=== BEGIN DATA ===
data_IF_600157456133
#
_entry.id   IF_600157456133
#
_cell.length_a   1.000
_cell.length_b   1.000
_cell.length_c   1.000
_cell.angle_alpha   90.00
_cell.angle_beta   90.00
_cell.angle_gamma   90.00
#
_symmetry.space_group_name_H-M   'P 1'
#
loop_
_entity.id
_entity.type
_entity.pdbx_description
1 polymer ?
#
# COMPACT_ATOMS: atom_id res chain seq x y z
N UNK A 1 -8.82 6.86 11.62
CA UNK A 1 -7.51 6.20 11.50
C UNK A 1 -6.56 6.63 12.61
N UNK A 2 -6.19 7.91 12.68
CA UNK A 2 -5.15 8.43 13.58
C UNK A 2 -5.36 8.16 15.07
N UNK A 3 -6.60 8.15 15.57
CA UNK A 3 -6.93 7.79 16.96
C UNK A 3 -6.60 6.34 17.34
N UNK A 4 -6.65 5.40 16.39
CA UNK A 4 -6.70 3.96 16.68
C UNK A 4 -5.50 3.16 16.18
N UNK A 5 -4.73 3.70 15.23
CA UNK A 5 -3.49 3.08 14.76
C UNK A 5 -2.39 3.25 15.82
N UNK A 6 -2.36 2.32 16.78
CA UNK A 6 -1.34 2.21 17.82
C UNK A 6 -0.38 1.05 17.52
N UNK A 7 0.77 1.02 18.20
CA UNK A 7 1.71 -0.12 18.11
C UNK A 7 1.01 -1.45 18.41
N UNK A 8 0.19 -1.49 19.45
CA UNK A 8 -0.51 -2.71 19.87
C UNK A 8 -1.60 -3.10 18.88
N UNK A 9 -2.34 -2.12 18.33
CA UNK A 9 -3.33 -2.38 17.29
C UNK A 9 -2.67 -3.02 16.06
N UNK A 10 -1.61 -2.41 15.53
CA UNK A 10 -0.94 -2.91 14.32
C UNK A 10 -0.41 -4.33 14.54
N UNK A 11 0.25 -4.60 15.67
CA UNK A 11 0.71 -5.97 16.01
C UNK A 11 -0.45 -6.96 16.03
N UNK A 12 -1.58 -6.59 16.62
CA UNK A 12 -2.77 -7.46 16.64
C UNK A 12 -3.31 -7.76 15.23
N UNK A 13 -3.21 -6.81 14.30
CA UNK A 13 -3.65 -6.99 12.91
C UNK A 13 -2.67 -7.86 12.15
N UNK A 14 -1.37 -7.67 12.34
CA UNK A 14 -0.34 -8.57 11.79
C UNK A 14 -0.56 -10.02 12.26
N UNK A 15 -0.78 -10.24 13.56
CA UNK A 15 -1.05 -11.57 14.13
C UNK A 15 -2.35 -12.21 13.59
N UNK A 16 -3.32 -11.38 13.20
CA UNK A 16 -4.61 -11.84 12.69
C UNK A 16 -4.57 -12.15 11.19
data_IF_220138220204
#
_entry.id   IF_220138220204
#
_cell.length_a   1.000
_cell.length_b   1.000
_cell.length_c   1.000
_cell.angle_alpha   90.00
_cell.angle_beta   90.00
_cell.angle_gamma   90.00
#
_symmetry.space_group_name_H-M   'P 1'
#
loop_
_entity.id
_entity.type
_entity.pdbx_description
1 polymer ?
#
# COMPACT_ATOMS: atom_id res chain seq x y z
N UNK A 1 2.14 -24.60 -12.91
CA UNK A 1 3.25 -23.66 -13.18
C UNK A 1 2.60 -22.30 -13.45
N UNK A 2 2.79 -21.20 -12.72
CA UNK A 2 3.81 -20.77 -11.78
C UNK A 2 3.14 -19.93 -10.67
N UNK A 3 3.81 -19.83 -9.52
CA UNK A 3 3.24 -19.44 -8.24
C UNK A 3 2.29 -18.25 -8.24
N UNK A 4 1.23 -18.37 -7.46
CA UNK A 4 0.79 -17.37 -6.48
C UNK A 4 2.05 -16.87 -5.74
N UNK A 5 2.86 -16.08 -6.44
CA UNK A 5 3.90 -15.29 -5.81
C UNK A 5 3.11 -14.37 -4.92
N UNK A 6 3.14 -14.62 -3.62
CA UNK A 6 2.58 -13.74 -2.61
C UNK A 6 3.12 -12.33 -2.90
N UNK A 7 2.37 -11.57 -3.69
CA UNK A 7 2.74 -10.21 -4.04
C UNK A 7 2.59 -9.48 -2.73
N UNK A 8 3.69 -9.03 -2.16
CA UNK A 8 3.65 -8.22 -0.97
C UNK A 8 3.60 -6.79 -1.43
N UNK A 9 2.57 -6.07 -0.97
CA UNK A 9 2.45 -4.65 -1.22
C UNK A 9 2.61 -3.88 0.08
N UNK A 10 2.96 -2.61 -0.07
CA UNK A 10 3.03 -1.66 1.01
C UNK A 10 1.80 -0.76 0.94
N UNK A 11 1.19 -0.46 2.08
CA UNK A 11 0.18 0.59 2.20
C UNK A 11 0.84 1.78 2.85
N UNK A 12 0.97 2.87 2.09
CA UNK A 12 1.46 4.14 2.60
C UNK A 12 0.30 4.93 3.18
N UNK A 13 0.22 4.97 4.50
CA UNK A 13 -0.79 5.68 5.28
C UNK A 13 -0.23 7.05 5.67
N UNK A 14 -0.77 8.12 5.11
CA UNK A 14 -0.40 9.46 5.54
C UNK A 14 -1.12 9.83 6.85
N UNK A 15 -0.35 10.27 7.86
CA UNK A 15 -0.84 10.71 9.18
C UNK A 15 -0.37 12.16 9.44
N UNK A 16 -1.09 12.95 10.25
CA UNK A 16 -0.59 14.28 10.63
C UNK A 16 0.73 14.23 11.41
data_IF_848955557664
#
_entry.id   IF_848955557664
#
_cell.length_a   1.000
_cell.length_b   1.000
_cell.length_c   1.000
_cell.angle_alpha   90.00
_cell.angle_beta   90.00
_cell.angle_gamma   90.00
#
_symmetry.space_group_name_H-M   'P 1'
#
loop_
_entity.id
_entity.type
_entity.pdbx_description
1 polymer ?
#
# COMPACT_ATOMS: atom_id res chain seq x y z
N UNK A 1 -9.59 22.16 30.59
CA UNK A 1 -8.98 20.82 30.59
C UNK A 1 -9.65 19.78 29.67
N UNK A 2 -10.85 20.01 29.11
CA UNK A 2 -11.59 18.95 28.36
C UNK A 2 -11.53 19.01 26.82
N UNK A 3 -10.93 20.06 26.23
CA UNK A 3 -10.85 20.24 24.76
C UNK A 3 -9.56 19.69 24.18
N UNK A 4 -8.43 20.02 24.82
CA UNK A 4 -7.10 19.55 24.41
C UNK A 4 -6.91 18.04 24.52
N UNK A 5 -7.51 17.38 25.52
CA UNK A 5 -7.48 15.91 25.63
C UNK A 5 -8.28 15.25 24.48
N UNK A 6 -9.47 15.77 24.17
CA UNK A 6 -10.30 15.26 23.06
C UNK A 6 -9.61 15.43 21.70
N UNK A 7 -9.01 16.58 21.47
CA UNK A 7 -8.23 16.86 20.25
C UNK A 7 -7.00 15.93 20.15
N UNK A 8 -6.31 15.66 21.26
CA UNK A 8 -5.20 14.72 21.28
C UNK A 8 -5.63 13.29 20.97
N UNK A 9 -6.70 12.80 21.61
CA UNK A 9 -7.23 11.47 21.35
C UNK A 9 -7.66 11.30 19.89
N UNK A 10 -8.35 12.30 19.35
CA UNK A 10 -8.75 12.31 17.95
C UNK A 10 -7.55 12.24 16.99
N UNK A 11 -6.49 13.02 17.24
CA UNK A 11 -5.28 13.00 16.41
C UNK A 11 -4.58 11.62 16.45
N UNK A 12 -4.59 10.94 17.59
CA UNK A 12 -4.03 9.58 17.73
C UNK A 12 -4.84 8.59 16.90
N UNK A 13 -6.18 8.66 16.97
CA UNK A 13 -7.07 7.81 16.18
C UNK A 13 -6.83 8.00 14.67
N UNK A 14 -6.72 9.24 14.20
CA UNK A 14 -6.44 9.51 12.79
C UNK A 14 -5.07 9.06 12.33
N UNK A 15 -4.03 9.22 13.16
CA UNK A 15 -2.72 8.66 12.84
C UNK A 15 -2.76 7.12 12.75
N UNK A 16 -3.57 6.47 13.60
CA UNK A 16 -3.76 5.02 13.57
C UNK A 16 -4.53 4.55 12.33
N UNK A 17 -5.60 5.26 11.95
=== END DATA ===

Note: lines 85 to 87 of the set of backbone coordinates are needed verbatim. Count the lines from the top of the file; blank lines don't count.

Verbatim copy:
_entity.pdbx_description
1 polymer ?
#